- The Washington Times - Thursday, September 6, 2012

The State Department on Thursday removed the Communist Party of Nepal from the U.S. list of terrorist organizations on grounds the Maoist group has abandoned its militant past in favor of “engagement in peaceful political dialogue in Nepal.”

The Maoists are “no longer engaged in terrorist activity that threatens the security of U.S. nationals or U.S. foreign policy,” the State Department said in a written statement.

The political party — known as the CPN (Maoist) — has been “has taken steps to dismantle its apparatus for the conduct of terrorist operations and has demonstrated a credible commitment to pursuing the peace and reconciliation process in Nepal,” the State Department said. The party is also part of the ruling coalition government.

The removal of the party from the terrorist list comes amid a half decade of internal turmoil in Nepal over how to peacefully integrate the Maoist, Marxist and Leninist factions into the nation’s newly democratic political landscape.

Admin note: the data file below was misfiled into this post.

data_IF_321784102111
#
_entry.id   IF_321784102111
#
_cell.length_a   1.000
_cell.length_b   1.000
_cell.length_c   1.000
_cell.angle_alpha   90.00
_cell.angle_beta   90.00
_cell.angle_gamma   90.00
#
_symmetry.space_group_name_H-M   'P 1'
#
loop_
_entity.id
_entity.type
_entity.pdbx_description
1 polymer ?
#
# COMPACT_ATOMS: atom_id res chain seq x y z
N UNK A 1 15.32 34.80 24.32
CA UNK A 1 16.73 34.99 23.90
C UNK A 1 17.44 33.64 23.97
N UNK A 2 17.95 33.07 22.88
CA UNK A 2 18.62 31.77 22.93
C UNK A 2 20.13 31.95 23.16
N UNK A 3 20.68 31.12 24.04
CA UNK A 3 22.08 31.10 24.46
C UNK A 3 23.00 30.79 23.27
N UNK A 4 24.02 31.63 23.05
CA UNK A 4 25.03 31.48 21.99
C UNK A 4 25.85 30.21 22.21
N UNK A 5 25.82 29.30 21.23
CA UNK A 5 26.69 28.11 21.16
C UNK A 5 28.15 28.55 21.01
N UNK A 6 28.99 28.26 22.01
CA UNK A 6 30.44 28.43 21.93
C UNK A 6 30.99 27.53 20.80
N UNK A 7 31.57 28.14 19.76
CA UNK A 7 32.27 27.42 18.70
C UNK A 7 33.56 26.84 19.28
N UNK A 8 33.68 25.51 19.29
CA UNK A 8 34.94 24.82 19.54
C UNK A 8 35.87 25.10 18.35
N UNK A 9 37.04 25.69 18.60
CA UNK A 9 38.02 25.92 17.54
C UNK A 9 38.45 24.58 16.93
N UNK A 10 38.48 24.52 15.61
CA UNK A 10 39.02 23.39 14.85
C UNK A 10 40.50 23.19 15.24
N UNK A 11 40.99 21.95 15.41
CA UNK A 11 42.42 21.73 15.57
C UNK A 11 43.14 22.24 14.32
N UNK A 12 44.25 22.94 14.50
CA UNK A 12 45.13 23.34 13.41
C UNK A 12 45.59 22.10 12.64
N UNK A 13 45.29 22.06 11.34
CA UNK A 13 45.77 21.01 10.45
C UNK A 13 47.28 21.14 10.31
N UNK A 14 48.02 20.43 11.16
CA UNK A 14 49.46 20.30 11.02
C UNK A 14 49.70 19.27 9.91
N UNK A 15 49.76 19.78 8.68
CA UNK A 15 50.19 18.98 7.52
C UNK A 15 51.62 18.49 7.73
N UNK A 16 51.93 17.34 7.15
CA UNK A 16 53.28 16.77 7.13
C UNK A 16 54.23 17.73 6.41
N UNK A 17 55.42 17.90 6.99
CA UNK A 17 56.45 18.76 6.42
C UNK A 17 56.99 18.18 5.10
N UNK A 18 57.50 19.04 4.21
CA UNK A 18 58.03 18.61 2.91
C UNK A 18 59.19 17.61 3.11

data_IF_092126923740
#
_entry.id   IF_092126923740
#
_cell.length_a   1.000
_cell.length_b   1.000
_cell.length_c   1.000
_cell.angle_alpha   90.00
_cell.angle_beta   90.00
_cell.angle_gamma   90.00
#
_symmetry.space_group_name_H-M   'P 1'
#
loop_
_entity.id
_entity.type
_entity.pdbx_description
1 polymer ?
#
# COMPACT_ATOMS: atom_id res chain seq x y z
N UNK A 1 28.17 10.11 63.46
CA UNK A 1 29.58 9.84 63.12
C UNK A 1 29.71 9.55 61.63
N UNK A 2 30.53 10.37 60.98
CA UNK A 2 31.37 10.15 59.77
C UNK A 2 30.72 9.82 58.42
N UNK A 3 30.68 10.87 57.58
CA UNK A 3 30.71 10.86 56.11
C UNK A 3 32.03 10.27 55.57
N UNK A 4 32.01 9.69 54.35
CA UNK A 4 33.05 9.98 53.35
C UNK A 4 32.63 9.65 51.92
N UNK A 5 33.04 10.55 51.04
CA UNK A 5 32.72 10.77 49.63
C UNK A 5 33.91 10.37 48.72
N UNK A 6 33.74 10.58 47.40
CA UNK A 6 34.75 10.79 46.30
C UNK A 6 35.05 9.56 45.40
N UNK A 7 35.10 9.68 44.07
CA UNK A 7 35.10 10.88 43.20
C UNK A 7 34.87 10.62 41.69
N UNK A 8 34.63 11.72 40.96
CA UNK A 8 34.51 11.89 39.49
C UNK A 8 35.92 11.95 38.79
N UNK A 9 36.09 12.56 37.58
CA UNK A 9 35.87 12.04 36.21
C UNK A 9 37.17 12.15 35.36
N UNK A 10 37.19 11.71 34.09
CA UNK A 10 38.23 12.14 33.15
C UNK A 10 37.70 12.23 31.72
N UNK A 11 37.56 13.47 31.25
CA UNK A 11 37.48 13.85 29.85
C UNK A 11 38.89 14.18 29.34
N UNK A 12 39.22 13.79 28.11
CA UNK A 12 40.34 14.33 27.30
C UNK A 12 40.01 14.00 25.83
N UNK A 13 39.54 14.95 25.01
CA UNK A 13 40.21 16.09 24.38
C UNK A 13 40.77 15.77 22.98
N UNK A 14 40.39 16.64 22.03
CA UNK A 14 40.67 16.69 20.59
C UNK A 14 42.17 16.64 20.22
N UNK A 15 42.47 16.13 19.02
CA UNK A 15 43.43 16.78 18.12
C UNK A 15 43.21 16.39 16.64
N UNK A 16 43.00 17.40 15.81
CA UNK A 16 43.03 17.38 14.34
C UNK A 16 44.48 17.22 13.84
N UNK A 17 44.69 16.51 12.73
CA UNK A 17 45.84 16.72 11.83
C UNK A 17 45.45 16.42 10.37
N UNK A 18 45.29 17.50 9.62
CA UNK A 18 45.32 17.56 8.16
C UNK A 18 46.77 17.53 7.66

The nation of 27 million people sandwiched in the mountains between India and China was for centuries a Hindu monarchy until emerging as a democratic republic in 2008. Militarized Maoist factions clashed with the Nepalese army during more than a decade of civil war that preceded the fall of the monarchy. The United States placed the Maoist group on its list of terrorist organizations in 2003.

Turbulence surrounding the formation of a government for the Nepalese republic in recent years has pitted the nation’s various communist factions against the Nepali Congress, a democratic political movement that dates to the 1950s. While the Nepali Congress briefly held power during the mid-2000s, Nepal’s prime ministership has been held by communists since 2008.

Several European powers removed the communists from terrorist lists during the mid-2000s.

The U.S. move means the party’s “property and interests in property in the United States or within the possession or control of U.S. persons will no longer be blocked,” the State Department said.

U.S. entities and organizations can now engage in transactions with the party without having to obtain a license or permission from the State Department.

“Today’s delisting does not seek to overlook or forget the party’s violent past, but rather looks ahead towards the party’s continued engagement in a peaceful, democratic political dialogue in Nepal,” the State Department said.

• Guy Taylor can be reached at gtaylor@washingtontimes.com.

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